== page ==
Overcoming displacement and claiming her right to education: Zainab’s story
A group of teenage girls gather around small wooden desks in a makeshift classroom in Nyarugusu refugee camp in northern Tanzania. The thin canvas walls of the tent ripple as excited chatter and laughter fill the room. Seventeen-year-old Zainab calls the club meeting to order and begins to lead her peers in a series of games and activities. As they play, they pause periodically to reflect on the challenges of camp life, and the pressures of being a girl.
Since 2015, more than 400,000 refugees have fled civil unrest in Burundi for camps in Tanzania. Girls in these camps face significant barriers to quality education. A lack of female teachers, appropriate latrines, and menstrual hygiene supplies combine with fears of sexual violence and gender-based discrimination to keep nearly half of girls out of school.
“I like that I get to meet regularly with other girls. We discuss our challenges and, through games, learn how to overcome them.” — Zainab
Drawing on our extensive experience working with refugee communities, Right To Play has started Gender Equality Clubs across Nyarugusu that offer girls the support they need to overcome these challenges and achieve their academic goals. In these weekly club meetings, Zainab and her peers talk about the issues that affect their lives, develop life and leadership skills, and encourage each other to claim their rights.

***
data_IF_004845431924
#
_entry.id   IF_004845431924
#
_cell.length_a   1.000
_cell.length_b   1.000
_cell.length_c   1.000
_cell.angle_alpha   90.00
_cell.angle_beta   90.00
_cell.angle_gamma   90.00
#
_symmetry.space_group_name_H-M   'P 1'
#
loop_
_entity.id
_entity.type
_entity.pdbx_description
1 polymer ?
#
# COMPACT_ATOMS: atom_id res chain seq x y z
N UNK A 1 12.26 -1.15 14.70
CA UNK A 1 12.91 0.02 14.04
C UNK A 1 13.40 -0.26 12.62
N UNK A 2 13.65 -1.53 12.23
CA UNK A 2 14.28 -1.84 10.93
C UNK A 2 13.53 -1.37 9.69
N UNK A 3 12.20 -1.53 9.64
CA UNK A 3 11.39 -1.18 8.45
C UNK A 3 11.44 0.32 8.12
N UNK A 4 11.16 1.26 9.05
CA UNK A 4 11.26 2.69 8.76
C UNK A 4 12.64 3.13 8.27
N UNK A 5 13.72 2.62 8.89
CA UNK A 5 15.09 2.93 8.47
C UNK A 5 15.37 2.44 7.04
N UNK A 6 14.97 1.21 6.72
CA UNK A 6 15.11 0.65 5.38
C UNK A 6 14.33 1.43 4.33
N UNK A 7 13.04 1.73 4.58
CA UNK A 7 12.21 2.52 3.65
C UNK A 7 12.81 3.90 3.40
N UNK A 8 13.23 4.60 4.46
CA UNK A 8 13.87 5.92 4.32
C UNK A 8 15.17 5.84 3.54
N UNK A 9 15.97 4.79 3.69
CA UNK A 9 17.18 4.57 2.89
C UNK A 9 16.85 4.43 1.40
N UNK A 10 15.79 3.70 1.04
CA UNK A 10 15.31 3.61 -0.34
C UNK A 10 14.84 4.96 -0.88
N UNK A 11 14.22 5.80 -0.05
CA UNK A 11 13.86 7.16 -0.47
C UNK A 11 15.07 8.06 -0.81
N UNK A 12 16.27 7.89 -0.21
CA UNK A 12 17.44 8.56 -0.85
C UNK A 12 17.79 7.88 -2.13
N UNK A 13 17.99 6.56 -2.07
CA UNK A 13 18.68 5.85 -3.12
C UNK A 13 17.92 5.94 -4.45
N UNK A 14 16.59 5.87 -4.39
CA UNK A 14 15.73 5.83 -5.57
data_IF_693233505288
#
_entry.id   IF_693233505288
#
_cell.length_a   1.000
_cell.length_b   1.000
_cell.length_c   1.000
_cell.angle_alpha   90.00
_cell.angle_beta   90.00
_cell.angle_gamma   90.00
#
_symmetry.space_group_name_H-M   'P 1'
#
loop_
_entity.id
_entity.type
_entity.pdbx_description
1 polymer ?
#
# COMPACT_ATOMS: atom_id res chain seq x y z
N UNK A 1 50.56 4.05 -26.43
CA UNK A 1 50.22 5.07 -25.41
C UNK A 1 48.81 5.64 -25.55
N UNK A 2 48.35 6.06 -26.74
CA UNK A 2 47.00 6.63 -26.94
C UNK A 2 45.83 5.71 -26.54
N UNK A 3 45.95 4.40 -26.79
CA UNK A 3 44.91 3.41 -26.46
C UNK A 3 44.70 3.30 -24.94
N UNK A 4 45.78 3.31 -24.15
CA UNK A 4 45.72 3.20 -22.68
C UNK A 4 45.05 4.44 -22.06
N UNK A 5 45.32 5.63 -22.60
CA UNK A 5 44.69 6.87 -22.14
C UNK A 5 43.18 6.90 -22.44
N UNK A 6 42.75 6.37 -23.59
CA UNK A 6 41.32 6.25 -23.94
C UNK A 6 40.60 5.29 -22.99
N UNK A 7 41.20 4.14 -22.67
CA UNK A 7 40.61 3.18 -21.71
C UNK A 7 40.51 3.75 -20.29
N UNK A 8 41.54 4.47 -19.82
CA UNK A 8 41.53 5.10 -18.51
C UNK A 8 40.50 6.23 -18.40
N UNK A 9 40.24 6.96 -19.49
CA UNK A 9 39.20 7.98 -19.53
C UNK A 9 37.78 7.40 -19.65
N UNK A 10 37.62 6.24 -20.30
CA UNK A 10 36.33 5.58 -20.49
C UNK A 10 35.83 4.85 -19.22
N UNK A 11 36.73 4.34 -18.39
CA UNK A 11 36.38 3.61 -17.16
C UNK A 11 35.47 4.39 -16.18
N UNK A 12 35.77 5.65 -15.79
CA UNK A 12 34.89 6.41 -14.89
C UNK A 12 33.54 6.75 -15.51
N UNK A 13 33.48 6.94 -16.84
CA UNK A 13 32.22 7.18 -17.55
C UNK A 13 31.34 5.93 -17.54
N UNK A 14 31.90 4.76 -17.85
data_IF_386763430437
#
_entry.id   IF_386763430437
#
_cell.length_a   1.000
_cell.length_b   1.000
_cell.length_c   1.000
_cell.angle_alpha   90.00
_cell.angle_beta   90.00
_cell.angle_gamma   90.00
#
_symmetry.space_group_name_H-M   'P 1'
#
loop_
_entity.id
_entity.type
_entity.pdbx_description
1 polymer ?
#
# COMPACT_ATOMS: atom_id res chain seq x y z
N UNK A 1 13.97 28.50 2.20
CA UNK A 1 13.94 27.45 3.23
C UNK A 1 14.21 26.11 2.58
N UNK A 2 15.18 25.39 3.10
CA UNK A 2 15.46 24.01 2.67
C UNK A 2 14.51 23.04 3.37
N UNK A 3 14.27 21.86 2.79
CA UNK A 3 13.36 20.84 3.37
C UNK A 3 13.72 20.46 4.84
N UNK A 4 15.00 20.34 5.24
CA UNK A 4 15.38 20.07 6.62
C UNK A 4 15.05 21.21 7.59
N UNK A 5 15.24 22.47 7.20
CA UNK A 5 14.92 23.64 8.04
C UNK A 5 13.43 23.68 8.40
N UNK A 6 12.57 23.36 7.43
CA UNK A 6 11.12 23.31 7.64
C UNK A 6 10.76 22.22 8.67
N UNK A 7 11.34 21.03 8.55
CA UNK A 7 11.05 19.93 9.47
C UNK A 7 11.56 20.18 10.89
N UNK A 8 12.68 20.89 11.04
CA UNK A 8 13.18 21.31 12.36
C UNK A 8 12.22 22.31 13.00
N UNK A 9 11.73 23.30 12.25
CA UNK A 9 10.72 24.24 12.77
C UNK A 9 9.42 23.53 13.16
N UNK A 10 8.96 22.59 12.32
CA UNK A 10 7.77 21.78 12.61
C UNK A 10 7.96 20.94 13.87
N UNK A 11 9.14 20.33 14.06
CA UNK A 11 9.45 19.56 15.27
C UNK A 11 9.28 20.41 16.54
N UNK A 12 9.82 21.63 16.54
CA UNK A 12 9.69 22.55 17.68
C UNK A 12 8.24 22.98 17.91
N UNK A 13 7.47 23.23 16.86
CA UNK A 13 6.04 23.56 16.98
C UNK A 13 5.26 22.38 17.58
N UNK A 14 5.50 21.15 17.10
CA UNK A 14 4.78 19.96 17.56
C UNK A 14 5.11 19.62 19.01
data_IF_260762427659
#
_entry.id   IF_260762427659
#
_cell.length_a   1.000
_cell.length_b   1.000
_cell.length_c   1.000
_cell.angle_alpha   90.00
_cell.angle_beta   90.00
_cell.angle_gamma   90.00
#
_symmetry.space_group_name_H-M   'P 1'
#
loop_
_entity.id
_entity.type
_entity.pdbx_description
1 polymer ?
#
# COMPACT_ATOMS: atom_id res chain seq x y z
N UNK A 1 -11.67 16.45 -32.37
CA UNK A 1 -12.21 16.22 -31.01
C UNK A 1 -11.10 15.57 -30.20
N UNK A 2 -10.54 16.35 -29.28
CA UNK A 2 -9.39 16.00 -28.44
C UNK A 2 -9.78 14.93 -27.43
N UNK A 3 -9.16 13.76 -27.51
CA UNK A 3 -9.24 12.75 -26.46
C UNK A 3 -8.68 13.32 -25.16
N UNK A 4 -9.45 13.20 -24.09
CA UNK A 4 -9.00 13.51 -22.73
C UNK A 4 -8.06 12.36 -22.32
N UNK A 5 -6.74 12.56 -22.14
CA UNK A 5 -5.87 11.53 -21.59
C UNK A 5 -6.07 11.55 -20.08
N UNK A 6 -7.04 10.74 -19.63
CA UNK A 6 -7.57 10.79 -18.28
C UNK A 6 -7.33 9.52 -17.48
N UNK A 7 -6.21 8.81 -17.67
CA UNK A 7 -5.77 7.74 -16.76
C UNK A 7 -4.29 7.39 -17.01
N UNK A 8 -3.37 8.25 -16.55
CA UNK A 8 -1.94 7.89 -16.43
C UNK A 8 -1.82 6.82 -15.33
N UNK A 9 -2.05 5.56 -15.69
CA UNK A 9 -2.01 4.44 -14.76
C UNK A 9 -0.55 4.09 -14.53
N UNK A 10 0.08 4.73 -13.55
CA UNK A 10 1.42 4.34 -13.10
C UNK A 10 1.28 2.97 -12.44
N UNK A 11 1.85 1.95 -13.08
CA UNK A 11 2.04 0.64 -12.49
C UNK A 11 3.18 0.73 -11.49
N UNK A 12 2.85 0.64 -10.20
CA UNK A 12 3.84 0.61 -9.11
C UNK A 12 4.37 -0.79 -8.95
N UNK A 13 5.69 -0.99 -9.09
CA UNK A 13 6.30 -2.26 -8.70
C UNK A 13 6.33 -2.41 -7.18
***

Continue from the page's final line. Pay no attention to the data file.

Finding Support and Helping Others
Zainab has been living in Nyarugusu since 2015, when her parents fled Burundi to keep her and her younger sister and her brothers safe. When her mother heard about the after-school Gender Equality Club that was starting in their section of the camp, and she encouraged Zainab to join.
“Through the education I got from club teachers, I’m able to help other pupils who experience the same challenge that I experienced before.” — Zainab
Since the clubs launched in December 2020, more than 240 girls have attended weekly meetings. They’re safe and inclusive spaces where the girls can process and talk about their feelings and the challenges they face. Zainab says many girls in the club struggled after they hit puberty, often finding themselves in awkward situations at school, where appropriate hygiene facilities are rare. Through the club, Zainab and her friends have learned how to manage menstruation and advocate for better support and facilities so menstruation doesn’t get in the way of their ability to pursue their education. “Before I had knowledge of menstrual hygiene management, I used to experience so many challenges at school. Through the education I got from club teachers, I’m able to help other pupils who experience the same challenge that I experienced before.”
Looking To the Future
The Gender Equality Clubs are an important part of the My Education, My Future project, which is improving access to education for more than 48,000 girls and children with disabilities in refugee camps in Tanzania and returnee communities in Burundi.
For Zainab, this support means that she has the freedom to dream about her future. “When a girl is able to go to school, she is able to make decisions about her life and plan for her future. Without an education, she may have no choice but to be married and become dependent on her husband. My hope is to continue studying so that I can help other girls stay in school and accomplish their goals for the future.”
“My hope is to continue studying so that I can help other girls stay in school and accomplish their goals for the future.” — Zainab
My Education, My Future is made possible thanks to the financial support of the Government of Canada provided through Global Affairs Canada. Working in partnership with the Norwegian Refugee Council, the project improves access to and the quality of education for primary school-aged children affected by the Burundian refugee crisis by building their life skills, resilience, and social cohesion.